It is widely held, even among nonnaturalists, that the moral supervenes on the natural. This is to say that for any two metaphysically possible worlds w and w′, and for any entities x in w and y in w′, any isomorphism between x and y that preserves the natural properties preserves the moral properties. In this paper, I put forward a conceivability argument against moral supervenience, assuming non-naturalism. First, I argue that though utilitarianism may be true, and the trolley driver is permitted to kill the one to save the five, there is a conceivable scenario that is just like our world in all natural respects, yet at which deontology is true, and the trolly driver is not permitted to kill the one to save the five. I then argue that in the special case of morality, it is possible to infer from the conceivability of such a scenario to its possibility. It follows that supervenience is false.

  • 6.
    Hattiangadi, Anandi
    Stockholm University, Faculty of Humanities, Department of Philosophy. SCAS.
    The limits of expressivism2015In: Meaning without representation: essays on truth, expression, normativity, and naturalism / [ed] Stephen Gross, Nicholas Tebben, Michael Williams, Oxford: Oxford University Press, 2015, p. 224-244Chapter in book (Refereed)
    Abstract [en]

    In his recent book, Meaning and Normativity, Allan Gibbard argues at length that the concept of meaning is normative, and that his own brand of expressivism can be applied in the semantic and intentional domain. In this paper, I  argue that the extension of expressivism to semantic discourse is unprofitable and—worse still—in a certain sense self-undermining. It is unprofitable because it sheds no light on the problem of intentionality; undermines itself because many of the sentences that make up the expressivist’s theory are semantic sentences, and if these are understood to express non-cognitive attitudes of some kind, the expressivist’s explanations are spurious.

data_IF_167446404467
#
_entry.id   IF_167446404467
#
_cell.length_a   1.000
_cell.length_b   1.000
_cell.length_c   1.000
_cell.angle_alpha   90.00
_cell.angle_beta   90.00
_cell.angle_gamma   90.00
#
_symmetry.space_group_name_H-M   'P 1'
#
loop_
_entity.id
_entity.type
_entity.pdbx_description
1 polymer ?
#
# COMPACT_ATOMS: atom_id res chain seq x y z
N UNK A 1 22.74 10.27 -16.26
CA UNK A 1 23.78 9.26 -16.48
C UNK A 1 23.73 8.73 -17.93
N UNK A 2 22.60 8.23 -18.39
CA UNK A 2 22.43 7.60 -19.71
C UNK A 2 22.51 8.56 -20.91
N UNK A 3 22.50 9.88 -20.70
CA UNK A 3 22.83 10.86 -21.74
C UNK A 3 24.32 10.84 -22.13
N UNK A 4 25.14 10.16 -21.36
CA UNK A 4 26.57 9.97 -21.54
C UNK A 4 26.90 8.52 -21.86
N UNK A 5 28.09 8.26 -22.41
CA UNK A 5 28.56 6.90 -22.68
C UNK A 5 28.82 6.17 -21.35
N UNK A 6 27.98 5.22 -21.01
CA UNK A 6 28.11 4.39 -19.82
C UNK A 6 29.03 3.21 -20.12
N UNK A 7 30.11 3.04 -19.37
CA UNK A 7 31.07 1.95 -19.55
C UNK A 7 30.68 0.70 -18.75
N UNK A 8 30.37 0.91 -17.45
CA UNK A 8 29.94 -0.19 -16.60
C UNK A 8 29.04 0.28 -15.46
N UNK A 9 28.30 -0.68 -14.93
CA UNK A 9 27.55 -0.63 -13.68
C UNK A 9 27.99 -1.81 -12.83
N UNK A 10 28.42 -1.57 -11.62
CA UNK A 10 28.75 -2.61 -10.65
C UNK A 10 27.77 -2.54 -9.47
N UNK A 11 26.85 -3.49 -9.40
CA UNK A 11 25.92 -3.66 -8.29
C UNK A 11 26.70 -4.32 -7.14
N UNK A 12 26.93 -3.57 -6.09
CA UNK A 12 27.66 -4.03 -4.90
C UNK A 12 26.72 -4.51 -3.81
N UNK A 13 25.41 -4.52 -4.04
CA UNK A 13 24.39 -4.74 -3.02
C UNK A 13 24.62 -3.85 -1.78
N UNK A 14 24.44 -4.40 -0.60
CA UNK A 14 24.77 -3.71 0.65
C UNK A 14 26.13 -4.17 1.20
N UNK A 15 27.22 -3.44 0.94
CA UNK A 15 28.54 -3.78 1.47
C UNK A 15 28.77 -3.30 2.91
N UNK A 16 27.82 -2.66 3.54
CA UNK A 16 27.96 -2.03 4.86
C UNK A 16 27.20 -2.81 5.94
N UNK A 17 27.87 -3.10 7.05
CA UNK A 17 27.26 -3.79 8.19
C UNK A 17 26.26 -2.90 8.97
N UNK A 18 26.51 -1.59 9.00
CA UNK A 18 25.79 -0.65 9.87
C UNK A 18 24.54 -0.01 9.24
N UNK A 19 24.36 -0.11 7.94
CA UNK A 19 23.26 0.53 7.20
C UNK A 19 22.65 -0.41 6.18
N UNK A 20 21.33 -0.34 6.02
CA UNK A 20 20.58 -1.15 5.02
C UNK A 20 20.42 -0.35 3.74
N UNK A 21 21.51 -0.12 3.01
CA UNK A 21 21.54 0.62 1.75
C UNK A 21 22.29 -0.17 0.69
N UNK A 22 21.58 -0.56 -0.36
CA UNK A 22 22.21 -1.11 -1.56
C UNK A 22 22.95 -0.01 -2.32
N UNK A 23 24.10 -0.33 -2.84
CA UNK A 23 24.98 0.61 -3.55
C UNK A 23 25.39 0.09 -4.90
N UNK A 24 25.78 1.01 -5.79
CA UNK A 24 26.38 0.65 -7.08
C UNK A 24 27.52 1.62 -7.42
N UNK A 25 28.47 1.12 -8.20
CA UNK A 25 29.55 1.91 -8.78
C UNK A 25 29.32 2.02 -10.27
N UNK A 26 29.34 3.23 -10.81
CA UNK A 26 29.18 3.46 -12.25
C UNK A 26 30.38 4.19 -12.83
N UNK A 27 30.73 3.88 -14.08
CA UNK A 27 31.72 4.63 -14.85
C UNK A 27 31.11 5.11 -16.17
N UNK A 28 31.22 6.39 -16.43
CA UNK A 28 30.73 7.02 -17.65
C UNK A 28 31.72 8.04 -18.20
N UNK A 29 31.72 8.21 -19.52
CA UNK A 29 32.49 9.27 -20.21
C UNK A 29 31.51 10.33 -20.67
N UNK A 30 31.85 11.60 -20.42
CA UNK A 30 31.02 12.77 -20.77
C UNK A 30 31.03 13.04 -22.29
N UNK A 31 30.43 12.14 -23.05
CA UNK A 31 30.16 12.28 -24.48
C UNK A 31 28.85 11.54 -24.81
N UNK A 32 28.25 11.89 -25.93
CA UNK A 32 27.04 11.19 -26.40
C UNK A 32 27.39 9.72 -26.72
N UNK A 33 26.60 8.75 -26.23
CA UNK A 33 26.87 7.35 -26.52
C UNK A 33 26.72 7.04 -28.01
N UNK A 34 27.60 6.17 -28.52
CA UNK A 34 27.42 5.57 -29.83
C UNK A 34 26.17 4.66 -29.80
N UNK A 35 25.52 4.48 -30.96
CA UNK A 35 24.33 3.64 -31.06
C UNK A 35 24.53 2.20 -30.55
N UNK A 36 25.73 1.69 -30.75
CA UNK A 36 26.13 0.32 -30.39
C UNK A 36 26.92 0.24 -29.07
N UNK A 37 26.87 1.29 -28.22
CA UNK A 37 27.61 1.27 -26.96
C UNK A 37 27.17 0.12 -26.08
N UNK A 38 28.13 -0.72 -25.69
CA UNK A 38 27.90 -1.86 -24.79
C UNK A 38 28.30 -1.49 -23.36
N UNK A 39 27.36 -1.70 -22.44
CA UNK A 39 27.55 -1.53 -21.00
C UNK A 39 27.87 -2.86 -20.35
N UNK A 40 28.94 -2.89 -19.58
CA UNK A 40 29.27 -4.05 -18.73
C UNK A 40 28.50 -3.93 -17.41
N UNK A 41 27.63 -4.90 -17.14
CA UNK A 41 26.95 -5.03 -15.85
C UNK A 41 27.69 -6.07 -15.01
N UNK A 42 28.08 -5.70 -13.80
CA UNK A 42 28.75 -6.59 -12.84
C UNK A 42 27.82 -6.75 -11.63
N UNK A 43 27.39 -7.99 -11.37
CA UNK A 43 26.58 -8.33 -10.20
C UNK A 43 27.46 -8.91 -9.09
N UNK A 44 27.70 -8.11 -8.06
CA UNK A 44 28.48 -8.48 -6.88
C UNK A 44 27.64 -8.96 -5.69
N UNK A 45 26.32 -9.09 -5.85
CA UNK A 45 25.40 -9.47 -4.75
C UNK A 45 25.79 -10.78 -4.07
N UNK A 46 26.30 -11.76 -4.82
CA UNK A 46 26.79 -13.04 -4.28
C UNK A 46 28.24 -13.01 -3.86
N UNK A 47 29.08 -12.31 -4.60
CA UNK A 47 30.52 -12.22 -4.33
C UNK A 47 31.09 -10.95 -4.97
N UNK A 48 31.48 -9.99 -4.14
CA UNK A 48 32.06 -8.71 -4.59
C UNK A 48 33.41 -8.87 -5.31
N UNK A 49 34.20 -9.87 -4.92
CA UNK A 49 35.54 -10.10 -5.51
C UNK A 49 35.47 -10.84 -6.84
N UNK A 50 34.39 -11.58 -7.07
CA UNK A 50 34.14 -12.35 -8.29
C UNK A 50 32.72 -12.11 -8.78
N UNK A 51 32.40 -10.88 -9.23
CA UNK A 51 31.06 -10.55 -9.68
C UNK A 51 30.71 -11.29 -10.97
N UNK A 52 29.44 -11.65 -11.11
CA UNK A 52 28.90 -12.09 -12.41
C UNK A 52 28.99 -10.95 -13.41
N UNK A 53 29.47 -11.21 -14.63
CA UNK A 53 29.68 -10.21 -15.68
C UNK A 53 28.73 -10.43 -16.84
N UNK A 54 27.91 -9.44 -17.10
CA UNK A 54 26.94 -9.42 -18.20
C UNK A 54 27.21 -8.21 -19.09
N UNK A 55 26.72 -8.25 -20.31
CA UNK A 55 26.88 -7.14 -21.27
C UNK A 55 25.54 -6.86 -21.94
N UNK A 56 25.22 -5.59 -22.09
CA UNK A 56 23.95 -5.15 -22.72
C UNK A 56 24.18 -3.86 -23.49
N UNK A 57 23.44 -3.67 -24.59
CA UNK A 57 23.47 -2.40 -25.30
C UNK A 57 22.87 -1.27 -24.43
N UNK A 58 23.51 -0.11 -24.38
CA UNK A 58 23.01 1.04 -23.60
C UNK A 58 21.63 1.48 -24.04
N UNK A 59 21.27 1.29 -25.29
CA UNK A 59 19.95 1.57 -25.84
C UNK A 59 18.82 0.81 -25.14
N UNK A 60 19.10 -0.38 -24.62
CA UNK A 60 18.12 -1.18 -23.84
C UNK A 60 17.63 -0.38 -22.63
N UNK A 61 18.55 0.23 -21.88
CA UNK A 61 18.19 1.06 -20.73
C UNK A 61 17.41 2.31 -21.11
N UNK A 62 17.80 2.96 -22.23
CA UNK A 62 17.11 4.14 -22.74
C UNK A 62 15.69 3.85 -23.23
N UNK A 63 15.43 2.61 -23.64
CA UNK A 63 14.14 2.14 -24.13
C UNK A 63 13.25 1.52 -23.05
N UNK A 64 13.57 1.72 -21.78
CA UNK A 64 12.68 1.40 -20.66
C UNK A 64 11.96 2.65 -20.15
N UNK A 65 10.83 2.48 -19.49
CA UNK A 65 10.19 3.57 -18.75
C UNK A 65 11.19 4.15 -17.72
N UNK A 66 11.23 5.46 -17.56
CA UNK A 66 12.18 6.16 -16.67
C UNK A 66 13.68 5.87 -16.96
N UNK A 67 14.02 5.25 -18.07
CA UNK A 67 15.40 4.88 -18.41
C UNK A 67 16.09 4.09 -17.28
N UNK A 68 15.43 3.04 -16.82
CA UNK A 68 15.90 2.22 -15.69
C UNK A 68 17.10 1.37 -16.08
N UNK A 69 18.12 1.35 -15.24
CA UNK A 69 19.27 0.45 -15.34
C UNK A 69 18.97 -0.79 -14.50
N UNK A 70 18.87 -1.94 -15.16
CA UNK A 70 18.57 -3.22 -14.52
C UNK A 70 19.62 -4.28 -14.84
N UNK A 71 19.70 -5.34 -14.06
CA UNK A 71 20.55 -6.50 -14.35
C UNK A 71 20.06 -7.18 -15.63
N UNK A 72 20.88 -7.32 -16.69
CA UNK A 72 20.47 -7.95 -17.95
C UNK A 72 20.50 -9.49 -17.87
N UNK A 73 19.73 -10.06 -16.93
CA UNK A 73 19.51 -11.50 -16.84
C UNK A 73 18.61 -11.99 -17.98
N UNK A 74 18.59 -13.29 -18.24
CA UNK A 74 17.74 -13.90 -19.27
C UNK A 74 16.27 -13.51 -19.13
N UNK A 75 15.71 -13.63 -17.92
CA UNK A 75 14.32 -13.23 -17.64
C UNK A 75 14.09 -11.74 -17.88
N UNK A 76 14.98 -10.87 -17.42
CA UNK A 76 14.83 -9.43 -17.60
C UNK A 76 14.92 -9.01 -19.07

• 7.
    Hattiangadi, Anandi
    St Hilda’s College, Oxford, United Kingdom.
    The love of truth2010In: Studies in history and philosophy of science, ISSN 0039-3681, E-ISSN 1879-2510, Vol. 41, no 4, p. 422-432Article in journal (Refereed)
    Abstract [en]

    It is frequently said that belief aims at truth, in an explicitly normative sense—that is, that one ought to believe the proposition that p if, and only if, p is true. This truth norm is frequently invoked to explain why we should seek evidential justification in our beliefs, or why we should try to be rational in our belief formation—it is because we ought to believe the truth that we ought to follow the evidence in belief revision. In this paper, I argue that this view is untenable. The truth norm clashes with plausible evidential norms in a wide range of cases, such as when we have excellent but misleading evidence for a falsehood or no evidence for a truth. I will consider various ways to resolve this conflict and argue that none of them work. However, I will ultimately attempt to vindicate the love of truth, by arguing that knowledge is the proper epistemic goal. The upshot is that we should not aim merely to believe the truth; we should aim to know it.